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US Drug War: Beginning of the End?

Ho||yw0oD

TRIBE Member
BBC News - US to cut back minimum sentences for some drug offences

US to cut back minimum sentences for some drug offences

The Obama administration is to unveil a major reform of the criminal justice system, dropping mandatory minimum sentences in certain drug cases.

Such terms will not be imposed for non-violent drug offenders with no gang or cartel ties, Attorney General Eric Holder is expected to say.

The US has one of the world's biggest prison populations, despite a 40-year-low in the country's crime rates.

Critics say that heavy drug sentences have hit minorities hardest.

"We need to ensure that incarceration is used to punish, deter and rehabilitate - not merely to convict, warehouse and forget," Mr Holder will say in Monday's speech to the American Bar Association in San Francisco, according to excerpts released to US media.

'Vicious cycle'
Under the reforms, Mr Holder is directing US attorneys who draft drug indictments for non-violent offenders with no previous charges or gang ties to leave out any mention of the quantity of illegal substance involved, to avoiding triggering a mandatory minimum sentence.


He is expected to advocate sending people convicted of low-level offences to drug treatment and community service programmes instead of prison.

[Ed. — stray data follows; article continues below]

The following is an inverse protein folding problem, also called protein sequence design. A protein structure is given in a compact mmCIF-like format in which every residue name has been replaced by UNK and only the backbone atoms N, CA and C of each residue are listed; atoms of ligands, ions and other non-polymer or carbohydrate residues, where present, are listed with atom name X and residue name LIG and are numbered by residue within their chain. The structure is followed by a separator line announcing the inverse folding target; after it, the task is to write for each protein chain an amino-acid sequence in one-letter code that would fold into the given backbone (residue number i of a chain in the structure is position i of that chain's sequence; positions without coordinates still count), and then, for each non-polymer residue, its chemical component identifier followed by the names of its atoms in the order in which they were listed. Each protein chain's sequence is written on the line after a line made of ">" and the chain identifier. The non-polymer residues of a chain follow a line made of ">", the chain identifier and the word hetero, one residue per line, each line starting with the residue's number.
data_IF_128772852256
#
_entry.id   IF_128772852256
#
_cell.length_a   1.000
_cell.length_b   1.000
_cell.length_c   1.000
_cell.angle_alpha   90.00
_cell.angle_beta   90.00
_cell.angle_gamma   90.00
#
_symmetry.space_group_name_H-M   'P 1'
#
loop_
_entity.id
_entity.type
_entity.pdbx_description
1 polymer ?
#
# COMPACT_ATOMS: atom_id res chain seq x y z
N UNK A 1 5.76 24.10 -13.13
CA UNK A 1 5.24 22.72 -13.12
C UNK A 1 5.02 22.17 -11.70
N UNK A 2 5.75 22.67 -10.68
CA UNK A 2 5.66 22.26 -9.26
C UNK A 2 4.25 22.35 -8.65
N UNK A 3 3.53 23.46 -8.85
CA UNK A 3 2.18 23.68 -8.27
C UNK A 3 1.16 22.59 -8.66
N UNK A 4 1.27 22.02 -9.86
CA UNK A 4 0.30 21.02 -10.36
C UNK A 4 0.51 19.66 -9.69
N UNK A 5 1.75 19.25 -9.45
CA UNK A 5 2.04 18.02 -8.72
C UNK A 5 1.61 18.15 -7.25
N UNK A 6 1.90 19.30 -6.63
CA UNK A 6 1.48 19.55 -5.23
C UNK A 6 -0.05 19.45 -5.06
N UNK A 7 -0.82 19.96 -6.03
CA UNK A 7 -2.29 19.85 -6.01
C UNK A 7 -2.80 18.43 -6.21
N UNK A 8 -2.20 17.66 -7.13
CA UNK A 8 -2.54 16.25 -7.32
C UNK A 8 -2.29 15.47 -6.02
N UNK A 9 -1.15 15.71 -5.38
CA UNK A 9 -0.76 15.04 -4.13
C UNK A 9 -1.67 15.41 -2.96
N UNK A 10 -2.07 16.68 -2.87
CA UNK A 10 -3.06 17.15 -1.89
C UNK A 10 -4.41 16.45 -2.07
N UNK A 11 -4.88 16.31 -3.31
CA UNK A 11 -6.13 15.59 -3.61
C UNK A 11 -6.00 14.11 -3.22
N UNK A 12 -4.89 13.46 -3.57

Such terms, created as part of the US "war on drugs" in the 1980s, prevent judges from applying discretion when sentencing certain drug offences.

According to excerpts of his prepared remarks released to media, the attorney general is expected to say: "A vicious cycle of poverty, criminality and incarceration traps too many Americans and weakens too many communities.

"However, many aspects of our criminal justice system may actually exacerbate this problem rather than alleviate it."

Mr Holder will also back efforts by lawmakers to allow judges to use more flexibility with mandatory minimum sentences.

Some states, including Texas, have already introduced programmes designed to limit incarceration of low-level offenders.

Mr Holder is also expected to announce an expanded compassionate release for inmates facing extraordinary circumstances and who pose no threat to the public.

The policy is expected to include elderly prisoners who did not commit violent crimes and who have already served a significant portion of their sentences.

Some 47% of US prison inmates have been incarcerated for drug offences, according to the Federal Bureau of Prisons.


Additional Info:
Black and Hispanic people are over-represented in the prison system, 37% and 34% respectively
US prisons are operating at nearly 40% above capacity
Some 219,000 federal inmates are behind bars
The cost of incarceration in the US was $80bn in 2010
Source: Department of Justice, Federal Bureau of Prisons
 

praktik

TRIBE Member
The tide is turning but its still a long road ahead of us. I get the feeling we will see changes in places other than America go further than America will... they will be the last ones to really dismantle this architecture, and I think the socio-cultural milieu in the elite levels of society is still toxic to reform, though its nice to see more and more of the middle and lower classes realize the bankruptcy of this effort.

We need a few more Portugals, we need Canada and Latin America to make some moves, along with some real cultural changes in the American establishment before we see Real Progress...
 

Lojack

TRIBE Member
I applaud the effort, but I'm cynical. Seems he's trying to steel thunder from the growing libertarian movement and deflect from the mass surveillance/Egypt/Economy stories etc etc.